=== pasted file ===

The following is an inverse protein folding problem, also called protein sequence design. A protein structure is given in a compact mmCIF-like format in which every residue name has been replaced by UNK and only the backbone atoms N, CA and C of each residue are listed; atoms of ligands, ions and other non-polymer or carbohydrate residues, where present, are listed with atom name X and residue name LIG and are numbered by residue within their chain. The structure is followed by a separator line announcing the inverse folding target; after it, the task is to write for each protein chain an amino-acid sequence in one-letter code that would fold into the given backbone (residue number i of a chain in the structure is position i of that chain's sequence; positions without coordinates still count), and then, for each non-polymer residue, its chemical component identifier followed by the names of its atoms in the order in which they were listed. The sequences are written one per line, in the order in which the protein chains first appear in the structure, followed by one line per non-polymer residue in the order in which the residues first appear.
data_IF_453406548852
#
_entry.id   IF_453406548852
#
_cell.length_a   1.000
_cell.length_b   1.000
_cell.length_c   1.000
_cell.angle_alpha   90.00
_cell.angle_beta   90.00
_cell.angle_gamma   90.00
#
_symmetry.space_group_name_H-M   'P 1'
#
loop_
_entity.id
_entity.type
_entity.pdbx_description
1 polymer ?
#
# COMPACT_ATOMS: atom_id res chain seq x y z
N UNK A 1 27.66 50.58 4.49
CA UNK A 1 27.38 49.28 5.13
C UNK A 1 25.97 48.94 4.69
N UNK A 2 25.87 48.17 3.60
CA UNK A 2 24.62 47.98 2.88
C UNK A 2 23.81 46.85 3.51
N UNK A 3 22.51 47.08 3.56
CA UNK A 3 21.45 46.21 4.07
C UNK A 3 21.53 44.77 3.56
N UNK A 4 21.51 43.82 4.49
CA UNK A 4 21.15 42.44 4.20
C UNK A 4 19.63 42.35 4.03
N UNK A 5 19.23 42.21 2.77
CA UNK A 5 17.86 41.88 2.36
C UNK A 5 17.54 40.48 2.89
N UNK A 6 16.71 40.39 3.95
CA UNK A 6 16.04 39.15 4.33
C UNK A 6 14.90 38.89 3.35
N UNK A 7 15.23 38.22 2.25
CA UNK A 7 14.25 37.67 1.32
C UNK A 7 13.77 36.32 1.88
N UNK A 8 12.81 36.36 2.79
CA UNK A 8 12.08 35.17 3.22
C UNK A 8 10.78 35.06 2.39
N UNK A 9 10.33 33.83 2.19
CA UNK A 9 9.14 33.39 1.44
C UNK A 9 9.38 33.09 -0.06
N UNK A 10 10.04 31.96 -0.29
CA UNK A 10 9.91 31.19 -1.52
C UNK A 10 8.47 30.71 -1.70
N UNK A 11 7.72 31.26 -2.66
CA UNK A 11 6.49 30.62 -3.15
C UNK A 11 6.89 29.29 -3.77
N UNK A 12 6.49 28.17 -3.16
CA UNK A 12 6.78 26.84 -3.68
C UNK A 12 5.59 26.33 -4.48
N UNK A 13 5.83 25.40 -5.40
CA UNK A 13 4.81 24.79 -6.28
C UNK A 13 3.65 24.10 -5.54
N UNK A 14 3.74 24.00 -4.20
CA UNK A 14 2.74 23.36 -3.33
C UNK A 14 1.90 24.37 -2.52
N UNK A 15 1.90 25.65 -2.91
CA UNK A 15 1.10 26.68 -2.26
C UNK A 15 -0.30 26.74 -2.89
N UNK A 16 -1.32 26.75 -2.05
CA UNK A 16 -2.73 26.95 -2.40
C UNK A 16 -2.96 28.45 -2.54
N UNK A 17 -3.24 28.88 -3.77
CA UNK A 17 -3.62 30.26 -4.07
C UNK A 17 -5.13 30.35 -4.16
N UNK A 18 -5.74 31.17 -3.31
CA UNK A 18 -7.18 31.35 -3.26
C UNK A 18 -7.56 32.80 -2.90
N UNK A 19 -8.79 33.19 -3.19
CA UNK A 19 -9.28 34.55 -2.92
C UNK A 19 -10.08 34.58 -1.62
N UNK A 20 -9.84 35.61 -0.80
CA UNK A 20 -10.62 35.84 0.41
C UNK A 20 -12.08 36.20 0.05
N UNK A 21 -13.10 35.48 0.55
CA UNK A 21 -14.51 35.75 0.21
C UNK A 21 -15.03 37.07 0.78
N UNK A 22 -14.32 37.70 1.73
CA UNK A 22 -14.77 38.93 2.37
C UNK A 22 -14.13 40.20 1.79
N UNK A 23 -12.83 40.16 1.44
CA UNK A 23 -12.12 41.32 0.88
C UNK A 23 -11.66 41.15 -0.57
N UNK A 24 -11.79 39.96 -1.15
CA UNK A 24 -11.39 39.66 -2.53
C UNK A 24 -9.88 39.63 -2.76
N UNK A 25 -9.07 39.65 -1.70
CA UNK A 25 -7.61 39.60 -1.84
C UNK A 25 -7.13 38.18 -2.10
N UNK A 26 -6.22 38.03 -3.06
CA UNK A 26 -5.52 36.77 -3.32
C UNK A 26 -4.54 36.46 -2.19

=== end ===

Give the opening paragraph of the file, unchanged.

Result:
The following is an inverse protein folding problem, also called protein sequence design. A protein structure is given in a compact mmCIF-like format in which every residue name has been replaced by UNK and only the backbone atoms N, CA and C of each residue are listed; atoms of ligands, ions and other non-polymer or carbohydrate residues, where present, are listed with atom name X and residue name LIG and are numbered by residue within their chain. The structure is followed by a separator line announcing the inverse folding target; after it, the task is to write for each protein chain an amino-acid sequence in one-letter code that would fold into the given backbone (residue number i of a chain in the structure is position i of that chain's sequence; positions without coordinates still count), and then, for each non-polymer residue, its chemical component identifier followed by the names of its atoms in the order in which they were listed. The sequences are written one per line, in the order in which the protein chains first appear in the structure, followed by one line per non-polymer residue in the order in which the residues first appear.